Hillary Clinton isn't changing a thing.
What emerged most clearly from her press conference on Tuesday, when she addressed the controversy over her use of email as secretary of state, is that the Hillary Clinton that runs in 2016 won't be that different from the woman who was first lady in the 1990's and a presidential candidate eight years ago.
In her press conference, like much of her more than 20 years on the public stage, she was confident not only in the rightness of her position ("I fully complied with every rule that I was governed by,") but that the American public, if not the press, would agree with her. ("I feel like once the American public begins to see the emails, they will have an unprecedented insight into a high government official's daily communications, which I think will be quite interesting.")
She was a tad contrite ("looking back, it would've been better if I'd simply used a second email account"), but like when she was first lady and a candidate in 2008, unwilling to concede much to her critics. She at times used slippery, legalistic language, emphasizing her successor John Kerry was the first secretary of state to "primarily" use a government email - a fact that obscures that only four people have held that post since email has been widely used and one of them (Condoleezza Rice) sent very few emails but all on government servers.
Clinton is known to believe that the press focuses on silly issues instead of important ones. She made that point subtly in her remarks on Tuesday, talking about the work on gender equality she was doing at the United Nations and then blasting congressional Republicans for trying to undermine President Obama's negotiations with Iran before turning to the email issue. She repeatedly invoked the American public as her audience, making clear she was addressing questions they might have, not the political press, of which Clinton is deeply skeptical.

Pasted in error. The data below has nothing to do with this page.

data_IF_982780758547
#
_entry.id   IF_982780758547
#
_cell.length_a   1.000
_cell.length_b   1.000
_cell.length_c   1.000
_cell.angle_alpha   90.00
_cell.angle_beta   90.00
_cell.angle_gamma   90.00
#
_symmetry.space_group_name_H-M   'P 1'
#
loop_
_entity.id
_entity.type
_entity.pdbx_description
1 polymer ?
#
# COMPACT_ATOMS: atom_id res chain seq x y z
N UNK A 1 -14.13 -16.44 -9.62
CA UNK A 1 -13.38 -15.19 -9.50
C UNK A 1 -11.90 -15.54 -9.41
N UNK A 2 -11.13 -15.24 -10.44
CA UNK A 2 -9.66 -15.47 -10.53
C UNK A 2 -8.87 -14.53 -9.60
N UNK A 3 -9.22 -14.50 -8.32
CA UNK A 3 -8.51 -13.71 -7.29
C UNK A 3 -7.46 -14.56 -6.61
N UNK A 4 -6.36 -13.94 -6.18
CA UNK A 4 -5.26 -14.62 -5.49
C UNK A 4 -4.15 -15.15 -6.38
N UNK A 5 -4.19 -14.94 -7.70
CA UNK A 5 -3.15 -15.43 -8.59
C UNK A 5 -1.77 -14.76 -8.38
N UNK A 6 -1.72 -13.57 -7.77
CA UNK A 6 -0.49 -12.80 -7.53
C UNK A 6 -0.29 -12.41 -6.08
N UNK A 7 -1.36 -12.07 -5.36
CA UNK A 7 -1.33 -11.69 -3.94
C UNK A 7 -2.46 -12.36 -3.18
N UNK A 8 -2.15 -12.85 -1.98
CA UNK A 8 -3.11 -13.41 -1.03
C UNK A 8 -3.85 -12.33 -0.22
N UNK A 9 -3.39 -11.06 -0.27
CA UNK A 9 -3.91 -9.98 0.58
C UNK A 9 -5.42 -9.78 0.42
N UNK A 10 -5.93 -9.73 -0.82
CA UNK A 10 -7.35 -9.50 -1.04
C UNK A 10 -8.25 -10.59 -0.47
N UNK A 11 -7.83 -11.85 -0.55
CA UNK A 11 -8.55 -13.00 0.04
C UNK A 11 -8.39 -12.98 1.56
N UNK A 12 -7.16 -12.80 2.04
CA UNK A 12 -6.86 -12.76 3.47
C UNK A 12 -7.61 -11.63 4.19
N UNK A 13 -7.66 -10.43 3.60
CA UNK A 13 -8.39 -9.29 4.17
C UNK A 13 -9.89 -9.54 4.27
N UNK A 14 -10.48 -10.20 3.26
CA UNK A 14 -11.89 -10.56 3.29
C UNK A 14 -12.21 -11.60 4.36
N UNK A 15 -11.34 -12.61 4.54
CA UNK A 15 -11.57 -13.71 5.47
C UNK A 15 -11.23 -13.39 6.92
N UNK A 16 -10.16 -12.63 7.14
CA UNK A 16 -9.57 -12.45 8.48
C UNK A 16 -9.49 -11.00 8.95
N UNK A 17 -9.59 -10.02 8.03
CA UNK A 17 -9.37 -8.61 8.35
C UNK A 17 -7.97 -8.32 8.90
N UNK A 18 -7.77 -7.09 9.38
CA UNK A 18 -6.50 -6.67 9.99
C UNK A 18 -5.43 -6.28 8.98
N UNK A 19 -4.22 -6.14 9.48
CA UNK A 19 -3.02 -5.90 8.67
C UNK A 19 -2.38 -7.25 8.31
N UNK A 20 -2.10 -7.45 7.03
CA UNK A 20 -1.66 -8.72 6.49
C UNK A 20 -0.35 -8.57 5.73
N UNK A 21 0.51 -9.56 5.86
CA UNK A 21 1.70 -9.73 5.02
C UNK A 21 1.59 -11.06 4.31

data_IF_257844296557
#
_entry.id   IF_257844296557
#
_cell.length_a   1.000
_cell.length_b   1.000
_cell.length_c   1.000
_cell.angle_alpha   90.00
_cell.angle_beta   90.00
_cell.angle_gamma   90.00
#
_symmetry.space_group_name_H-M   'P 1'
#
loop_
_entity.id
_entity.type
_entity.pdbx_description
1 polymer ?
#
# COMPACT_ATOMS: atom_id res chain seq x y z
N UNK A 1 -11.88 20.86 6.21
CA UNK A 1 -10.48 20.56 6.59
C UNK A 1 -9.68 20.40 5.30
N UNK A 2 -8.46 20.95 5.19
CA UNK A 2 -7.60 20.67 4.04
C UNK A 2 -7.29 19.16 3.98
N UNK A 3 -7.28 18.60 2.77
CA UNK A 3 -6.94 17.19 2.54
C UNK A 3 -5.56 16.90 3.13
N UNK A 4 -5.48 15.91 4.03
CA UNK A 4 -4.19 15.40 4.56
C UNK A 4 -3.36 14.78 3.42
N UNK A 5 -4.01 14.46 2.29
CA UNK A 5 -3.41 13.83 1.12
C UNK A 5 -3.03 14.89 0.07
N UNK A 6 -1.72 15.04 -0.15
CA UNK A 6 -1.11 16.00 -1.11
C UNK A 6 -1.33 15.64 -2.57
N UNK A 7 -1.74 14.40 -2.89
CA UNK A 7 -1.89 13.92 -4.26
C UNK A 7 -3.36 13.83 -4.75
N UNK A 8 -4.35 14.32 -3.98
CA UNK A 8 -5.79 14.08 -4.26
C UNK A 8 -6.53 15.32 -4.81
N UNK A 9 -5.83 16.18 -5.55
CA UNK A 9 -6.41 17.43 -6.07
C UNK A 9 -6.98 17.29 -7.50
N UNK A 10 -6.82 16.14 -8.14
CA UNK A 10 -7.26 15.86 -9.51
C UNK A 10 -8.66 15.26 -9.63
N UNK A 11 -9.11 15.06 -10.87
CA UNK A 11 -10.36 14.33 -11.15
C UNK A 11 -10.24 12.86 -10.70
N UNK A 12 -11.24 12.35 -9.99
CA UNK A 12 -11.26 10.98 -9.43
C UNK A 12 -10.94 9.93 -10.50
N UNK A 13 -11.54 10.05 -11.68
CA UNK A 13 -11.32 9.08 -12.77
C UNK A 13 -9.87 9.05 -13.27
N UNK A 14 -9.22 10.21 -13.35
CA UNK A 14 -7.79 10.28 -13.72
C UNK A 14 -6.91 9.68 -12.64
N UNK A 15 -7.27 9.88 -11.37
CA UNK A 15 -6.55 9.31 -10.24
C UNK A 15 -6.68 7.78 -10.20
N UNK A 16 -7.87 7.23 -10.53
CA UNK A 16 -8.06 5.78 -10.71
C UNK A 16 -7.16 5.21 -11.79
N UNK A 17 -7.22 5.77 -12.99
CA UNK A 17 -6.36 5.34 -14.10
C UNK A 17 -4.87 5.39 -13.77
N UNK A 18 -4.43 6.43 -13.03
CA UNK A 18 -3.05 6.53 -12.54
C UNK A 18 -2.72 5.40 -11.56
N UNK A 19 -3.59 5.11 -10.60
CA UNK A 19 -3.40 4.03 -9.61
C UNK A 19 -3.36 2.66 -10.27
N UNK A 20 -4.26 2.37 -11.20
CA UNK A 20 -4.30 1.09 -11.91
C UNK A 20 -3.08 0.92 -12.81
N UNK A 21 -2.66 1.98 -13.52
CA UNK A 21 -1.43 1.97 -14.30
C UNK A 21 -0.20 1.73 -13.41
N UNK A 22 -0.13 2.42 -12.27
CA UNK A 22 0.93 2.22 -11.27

Referring to Iran, Clinton said, "I would be pleased to talk more about this important matter." She then shifted to a topic that Clinton did not call important, adding, "I know there have been questions about my email."
When a reporter asked Clinton if the controversy over her email would have erupted if she were a man, the former first lady, whose supporters say she has long been the victim of sexism, smirked, even as she dodged the question.
Early reaction to Clinton's remarks, unsurprisingly, was divided along on partisan lines. Elijah Cummings, a House Democrat and longtime Clinton ally, said, "I am glad Secretary Clinton addressed this issue directly." But Republican National Committee Chairman Reince Priebus blasted Clinton's remarks as "completely disingenuous."
"If she had an ounce of respect for the American people, she would have apologized for putting our national security at risk for 'convenience," he said. "She would've agreed to hand over her secret server to an independent arbiter. And she would've reassured the nation that her influence is not for sale to foreign governments. She did none of that."
He added, "Because only Hillary Clinton controls her personal email account and admitted she deleted many of her emails, no one but Hillary Clinton knows if she handed over every relevant email."
The performance was very Clintonian to those who have watched both Clinton and her husband closely, an aggressive defense of her actions and disregard for the arguments of both the media and Republicans.